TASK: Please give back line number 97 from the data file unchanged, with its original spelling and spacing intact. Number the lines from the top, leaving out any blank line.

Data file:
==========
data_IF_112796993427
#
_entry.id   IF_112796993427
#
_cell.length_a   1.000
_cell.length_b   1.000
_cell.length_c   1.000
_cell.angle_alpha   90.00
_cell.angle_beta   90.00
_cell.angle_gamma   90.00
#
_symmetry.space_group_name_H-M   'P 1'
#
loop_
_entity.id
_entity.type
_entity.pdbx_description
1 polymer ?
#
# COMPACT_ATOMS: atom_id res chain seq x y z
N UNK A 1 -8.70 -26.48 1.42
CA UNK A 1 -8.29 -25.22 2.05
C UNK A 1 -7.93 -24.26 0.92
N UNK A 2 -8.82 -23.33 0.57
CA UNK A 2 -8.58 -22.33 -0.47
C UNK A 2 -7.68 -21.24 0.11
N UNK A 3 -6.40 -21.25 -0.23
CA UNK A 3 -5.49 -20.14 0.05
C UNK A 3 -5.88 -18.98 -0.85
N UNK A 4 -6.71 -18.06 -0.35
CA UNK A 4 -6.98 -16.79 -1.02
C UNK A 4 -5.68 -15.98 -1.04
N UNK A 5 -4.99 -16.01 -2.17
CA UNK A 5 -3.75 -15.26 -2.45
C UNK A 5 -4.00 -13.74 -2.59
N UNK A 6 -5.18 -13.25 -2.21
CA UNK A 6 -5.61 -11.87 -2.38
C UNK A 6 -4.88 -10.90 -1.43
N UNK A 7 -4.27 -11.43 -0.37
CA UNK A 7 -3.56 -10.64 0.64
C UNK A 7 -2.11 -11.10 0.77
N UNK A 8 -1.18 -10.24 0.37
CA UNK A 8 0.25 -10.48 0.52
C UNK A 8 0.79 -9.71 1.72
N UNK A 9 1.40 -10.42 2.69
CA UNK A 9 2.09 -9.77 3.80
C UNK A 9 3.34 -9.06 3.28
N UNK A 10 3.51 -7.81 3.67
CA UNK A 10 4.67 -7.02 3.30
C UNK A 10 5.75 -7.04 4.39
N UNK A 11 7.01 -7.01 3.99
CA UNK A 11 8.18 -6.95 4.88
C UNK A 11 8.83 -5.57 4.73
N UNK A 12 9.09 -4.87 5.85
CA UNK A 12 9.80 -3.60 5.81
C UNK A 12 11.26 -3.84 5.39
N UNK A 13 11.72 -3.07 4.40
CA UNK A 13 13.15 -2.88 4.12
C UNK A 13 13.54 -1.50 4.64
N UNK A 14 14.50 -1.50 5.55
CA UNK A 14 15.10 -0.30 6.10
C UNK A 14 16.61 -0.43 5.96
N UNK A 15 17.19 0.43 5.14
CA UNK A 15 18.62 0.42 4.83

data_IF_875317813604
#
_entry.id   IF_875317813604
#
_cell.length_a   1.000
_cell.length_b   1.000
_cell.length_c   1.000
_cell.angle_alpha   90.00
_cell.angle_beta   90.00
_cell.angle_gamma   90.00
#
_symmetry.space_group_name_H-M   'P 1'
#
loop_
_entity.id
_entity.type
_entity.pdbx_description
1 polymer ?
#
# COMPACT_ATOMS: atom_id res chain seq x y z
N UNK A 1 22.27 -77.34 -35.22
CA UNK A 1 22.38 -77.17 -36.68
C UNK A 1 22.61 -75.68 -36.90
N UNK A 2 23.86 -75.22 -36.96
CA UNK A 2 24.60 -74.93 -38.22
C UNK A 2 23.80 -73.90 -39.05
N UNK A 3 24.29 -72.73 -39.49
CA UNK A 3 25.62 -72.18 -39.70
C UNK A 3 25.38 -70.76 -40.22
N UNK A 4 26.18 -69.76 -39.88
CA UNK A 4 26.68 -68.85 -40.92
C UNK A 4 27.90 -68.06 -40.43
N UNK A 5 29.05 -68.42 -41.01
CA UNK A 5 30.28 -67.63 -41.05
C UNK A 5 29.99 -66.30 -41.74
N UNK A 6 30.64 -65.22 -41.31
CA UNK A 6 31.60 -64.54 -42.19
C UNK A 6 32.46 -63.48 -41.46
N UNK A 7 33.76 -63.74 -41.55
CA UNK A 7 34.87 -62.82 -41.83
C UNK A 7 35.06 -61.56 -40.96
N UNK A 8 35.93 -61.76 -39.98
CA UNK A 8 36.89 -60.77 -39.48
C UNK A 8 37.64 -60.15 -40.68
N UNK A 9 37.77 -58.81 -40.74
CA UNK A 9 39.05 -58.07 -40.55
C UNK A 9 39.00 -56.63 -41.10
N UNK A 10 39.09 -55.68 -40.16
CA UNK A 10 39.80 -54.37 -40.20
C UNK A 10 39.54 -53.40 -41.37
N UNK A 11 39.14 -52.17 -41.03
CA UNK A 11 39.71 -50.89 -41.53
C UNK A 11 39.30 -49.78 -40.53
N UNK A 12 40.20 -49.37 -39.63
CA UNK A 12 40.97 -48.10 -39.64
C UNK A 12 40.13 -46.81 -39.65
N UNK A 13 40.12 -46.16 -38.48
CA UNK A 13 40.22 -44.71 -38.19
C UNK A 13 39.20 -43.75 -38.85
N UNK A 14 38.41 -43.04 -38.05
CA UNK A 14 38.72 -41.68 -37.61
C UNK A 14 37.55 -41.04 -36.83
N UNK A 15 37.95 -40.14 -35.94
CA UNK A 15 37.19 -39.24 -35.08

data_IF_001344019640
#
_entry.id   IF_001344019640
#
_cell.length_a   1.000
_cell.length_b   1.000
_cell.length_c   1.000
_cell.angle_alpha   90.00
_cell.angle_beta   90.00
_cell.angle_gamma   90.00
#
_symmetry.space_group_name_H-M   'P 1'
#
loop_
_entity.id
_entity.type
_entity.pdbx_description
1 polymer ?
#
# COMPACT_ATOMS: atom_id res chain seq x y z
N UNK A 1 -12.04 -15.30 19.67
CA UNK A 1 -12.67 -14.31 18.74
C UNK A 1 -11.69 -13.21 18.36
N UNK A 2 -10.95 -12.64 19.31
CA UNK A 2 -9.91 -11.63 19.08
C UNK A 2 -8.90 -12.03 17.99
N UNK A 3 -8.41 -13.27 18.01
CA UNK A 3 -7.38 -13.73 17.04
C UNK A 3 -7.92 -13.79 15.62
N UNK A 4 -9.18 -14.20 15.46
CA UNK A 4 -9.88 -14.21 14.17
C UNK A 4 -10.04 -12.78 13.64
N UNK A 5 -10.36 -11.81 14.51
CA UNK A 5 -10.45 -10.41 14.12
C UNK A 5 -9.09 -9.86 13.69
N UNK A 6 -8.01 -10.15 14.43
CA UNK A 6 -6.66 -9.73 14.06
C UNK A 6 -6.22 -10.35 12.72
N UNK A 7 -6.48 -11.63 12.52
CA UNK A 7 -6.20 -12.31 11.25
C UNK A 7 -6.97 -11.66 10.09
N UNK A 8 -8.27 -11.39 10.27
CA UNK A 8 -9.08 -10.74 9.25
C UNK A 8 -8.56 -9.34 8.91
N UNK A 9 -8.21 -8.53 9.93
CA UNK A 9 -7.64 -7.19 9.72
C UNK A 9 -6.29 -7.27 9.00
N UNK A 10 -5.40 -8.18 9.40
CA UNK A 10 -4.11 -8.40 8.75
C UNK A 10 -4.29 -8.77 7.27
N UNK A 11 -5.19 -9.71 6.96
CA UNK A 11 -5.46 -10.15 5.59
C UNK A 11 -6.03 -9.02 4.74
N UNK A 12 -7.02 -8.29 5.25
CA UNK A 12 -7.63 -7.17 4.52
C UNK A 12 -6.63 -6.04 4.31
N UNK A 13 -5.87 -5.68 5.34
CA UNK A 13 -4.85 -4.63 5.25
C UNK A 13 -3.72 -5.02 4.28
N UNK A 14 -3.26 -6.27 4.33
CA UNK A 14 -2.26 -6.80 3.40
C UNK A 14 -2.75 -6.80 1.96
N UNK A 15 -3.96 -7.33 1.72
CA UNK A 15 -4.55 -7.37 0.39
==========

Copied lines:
N UNK A 5 29.05 -68.42 -41.01